We had the good fortune of connecting with Elbi Elm and we’ve shared our conversation below.

Hi Elbi, what was your thought process behind starting your own business?
When I started The Culturist Union, I was really set on solving a major problem for my community: to open an inclusive gathering spot. A place where a Black creative could go a 2pm on a Tuesday. That was my driving force…to take up space, every event and project was to create that space. My goal was to either inform, educate, or commune with like-minded individuals.

What should our readers know about your business?
The Culturist Union is a multifaceted coffeehouse + Artisan marketplace, meaning we are serving up more than a cup of joe. We are a cafe that serves fair-trade coffee/tea and locally-sourced pastries with open seating for social distancing, a retail marketplace that circulates the Black dollar back into the community, and a private membership hub that offer services for exclusive events, workshops, and resources designed to empowers you to be a boss. Our mission is to be the quintessential cultural hub for all things in the community. Our mantra “Take Up Space” is a loud invitation for those who are often ignored or overlooked to make their presence and their passions known in the world. To literally and figuratively create a space of their own to grow and thrive, while still honoring their authentic voice and style.

It was not easy creating this social-economic incubator! There have been several stumbling blocks along the way, but I knew that I was committed to breaking barriers for present and future local business owners, creators, and customers and so I stayed the course, found my people who could assist me, and stayed the course.

In August of 1917, Walker hosted her first annual convention called The Madam C.J. Walker Hair Culturists Union of America, where she advocated for these women entrepreneurs to use their influence and financial independence to affect social and political change.
In Madam C.J. Walker’s community-building spirit, The Culturist Union creates a safe space where people of all merits can come together to create, cultivate, and collaborate, and, in doing so, actually make the world a better place—for the present and future.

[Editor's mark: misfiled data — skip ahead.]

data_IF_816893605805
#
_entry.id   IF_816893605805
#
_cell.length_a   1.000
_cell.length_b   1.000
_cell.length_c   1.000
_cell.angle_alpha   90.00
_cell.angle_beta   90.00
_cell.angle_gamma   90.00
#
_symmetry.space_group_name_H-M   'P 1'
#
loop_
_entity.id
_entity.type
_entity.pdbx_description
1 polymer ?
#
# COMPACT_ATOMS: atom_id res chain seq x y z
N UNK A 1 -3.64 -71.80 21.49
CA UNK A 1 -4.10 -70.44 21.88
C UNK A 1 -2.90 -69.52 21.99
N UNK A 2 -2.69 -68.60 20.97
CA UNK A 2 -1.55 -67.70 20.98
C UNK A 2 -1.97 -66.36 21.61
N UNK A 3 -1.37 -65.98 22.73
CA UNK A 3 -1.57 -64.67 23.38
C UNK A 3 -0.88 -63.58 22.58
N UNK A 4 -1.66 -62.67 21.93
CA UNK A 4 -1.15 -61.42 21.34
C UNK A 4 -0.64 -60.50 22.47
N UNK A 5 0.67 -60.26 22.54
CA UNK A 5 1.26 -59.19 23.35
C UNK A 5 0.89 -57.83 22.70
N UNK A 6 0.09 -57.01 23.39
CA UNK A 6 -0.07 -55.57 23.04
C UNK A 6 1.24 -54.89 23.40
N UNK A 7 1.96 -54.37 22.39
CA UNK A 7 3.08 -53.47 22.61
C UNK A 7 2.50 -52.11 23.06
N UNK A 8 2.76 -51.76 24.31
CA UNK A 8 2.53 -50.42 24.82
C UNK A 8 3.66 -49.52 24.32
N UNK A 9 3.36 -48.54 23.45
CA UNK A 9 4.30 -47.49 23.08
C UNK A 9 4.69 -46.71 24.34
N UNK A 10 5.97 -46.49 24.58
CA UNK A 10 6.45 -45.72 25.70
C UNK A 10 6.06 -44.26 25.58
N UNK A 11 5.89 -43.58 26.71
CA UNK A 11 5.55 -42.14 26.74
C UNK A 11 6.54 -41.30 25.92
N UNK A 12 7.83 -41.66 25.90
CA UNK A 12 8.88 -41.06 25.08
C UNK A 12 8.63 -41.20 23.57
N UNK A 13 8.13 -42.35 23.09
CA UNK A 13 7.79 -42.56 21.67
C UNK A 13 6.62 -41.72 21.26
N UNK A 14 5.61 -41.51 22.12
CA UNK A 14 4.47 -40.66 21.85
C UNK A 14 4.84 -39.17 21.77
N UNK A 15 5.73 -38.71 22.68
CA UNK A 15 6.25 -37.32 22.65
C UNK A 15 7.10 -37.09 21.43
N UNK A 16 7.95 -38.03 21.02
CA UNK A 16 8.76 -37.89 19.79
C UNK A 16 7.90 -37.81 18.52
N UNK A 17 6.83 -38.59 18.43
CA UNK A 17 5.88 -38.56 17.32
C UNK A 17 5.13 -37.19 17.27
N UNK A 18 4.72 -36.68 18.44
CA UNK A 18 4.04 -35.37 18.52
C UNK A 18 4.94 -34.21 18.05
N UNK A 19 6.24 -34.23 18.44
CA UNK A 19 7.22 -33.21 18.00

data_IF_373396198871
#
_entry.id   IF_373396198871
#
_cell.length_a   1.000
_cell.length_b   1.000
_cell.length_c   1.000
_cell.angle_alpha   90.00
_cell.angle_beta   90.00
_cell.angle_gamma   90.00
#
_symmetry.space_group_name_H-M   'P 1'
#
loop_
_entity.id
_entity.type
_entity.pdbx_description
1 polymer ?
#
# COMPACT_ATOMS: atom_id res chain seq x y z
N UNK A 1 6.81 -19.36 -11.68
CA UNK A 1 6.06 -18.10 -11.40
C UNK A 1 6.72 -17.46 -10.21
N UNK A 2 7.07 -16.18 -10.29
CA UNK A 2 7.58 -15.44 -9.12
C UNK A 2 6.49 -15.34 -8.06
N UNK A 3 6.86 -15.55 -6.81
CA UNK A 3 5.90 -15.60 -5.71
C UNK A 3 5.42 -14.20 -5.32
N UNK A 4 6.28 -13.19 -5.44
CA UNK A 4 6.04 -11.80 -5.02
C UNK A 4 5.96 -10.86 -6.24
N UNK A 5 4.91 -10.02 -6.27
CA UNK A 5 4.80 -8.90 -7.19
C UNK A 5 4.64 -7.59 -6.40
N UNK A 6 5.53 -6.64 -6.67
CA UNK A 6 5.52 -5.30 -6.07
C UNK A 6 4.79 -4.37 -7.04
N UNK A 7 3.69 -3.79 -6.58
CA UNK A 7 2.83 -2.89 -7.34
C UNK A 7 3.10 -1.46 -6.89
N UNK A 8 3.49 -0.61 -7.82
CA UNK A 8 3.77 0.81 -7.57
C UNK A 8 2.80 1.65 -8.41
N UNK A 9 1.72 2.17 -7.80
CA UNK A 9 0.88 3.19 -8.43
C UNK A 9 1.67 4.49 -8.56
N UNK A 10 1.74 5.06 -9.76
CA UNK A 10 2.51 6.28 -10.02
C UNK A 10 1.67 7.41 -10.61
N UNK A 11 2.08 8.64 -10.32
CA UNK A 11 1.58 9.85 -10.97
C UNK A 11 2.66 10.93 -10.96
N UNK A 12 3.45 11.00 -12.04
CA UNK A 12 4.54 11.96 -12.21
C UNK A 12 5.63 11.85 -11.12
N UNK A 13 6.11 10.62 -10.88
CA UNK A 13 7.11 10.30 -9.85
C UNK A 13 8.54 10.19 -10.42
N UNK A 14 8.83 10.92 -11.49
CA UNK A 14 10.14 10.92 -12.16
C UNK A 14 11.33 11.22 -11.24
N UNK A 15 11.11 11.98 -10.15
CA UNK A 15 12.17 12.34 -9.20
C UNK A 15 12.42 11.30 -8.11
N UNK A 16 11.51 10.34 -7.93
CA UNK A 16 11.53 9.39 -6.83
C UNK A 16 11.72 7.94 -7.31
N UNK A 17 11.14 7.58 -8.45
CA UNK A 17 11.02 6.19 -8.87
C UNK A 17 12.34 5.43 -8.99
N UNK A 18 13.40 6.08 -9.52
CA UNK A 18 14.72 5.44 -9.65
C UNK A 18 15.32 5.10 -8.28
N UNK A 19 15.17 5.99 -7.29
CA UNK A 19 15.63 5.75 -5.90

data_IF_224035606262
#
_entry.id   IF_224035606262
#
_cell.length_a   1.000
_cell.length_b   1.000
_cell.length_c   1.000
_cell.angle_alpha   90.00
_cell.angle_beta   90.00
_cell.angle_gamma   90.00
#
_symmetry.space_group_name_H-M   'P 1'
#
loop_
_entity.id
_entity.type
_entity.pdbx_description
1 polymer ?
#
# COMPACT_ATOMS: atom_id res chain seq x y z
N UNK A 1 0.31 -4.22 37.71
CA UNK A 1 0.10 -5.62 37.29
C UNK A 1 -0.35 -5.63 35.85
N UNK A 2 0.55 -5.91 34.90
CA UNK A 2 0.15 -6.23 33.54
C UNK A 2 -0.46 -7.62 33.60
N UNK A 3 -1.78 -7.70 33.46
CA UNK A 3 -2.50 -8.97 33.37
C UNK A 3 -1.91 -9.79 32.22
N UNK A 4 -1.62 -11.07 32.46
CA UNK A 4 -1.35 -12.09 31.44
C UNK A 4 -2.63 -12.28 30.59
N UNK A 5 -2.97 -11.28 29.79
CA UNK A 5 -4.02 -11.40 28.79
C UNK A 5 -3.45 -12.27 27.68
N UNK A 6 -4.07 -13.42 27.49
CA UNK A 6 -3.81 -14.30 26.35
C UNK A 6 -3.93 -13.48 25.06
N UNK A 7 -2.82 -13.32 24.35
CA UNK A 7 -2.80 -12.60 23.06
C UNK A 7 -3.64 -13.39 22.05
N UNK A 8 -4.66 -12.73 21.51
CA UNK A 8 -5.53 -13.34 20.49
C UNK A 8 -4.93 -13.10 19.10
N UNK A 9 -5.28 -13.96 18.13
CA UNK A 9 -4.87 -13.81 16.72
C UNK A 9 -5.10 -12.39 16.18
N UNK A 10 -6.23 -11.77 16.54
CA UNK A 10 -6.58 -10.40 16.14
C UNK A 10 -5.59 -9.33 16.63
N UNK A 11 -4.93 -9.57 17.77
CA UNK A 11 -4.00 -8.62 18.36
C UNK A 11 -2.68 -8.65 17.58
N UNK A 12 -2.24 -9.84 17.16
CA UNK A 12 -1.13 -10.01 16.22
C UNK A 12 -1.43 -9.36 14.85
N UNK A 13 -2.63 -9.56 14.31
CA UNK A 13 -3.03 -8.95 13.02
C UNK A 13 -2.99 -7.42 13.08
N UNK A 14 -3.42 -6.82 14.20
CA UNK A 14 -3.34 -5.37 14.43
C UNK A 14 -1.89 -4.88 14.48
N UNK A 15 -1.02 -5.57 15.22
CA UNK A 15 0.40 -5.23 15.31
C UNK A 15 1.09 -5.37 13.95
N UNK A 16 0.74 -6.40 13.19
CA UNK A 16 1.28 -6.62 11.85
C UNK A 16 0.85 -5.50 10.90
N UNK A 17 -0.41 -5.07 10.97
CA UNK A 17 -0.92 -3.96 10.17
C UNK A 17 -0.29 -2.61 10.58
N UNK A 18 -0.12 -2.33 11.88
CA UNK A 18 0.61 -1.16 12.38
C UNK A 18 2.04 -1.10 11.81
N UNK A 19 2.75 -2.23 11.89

Let’s say your best friend was visiting the area and you wanted to show them the best time ever. Where would you take them? Give us a little itinerary – say it was a week long trip, where would you eat, drink, visit, hang out, etc.
Here in Savannah, Ga there are so many wonderful places to shop, eat, and play!

Breakfast: Another Broken Egg in Pooler is a great Black-owned eatery afterwards head over to Tanger Outlets and shop at Geechee Rootz
Coffee/Snack: Back in the Day Bakery is my favorite and Cheryl Day is my adopted auntie <3
Lunch: Head over to The Grey Market for some of the award-winning Chef and Resturanteur Mashamba Bailey’s awesome potato wedges!
Dinner: Good Times Jazz Bar is a great establishment to have a cocktail and listen to some live tunes from some of Savannah’s finest bands like Fellowship of Love.


Wings: 520 Tavern or a cool pop up shop called Wing-in-it Savannah
BBQ: Tricks on Bull St.
Seafood: Bradley’s Crab House
Soul Food: Sisters of the New South or 2 Chefs
Drinks: Liquid Cafe

Places to check out
Savannah African Art museum has a vast collection of West/North African art. Leave there and go to Diaspora Market for a cool souvenir!

Dayclean soul has an amazing walking tour The Shoutout series is all about recognizing that our success and where we are in life is at least somewhat thanks to the efforts, support, mentorship, love and encouragement of others. So is there someone that you want to dedicate your shoutout to?
There are so many people/organizations/groups that helped catapult The Culturist Union(TCU) into the position that we are in today: opening the first-of-its-kind Black-owned multifunctional coffeehouse and Artisan marketplace in Savannah Ga this summer! To start, I would say, my former business partner, Carmen McCullum who quit her job as the General Manager of a highly sought-after restaurant in New Orleans to help me launch TCU.

To the ones I know, and the ones I don’t.. of the top of my head:
The staff and team of iFundwomen, The ladies of The Coven, Ryan Wilson from The Gathering Spot, Dr. Hallmon of The Village Market, the Coastal Georgia Minority Chamber of Commerce, The Creative Coast, Ryan Cobbins of Coffee at the Point, Juwan of Bkyd Marketing, Professor Robin Harris, Professor Jamal Toure, Professor Patrick Parks, Wayne Ashford of Ashford Tea, Alderwoman-at-Large Kesha Gibson-Carter, Clara Fishel, and Asha Gibson of USA Today, and the countless others who gave me a blueprint to reference, advice and a listening ear when I needed it- I am forever grateful.

Website: theculturistunion.com

Instagram: @theculturistunion

Linkedin: @theculturistunion

Twitter: culturist_the

Facebook: @theculturistunion

Youtube: @theculturistunion

Image Credits
Headshot, Andre Johnson

Nominate Someone: ShoutoutAtlanta is built on recommendations and shoutouts from the community; it’s how we uncover hidden gems, so if you or someone you know deserves recognition please let us know here.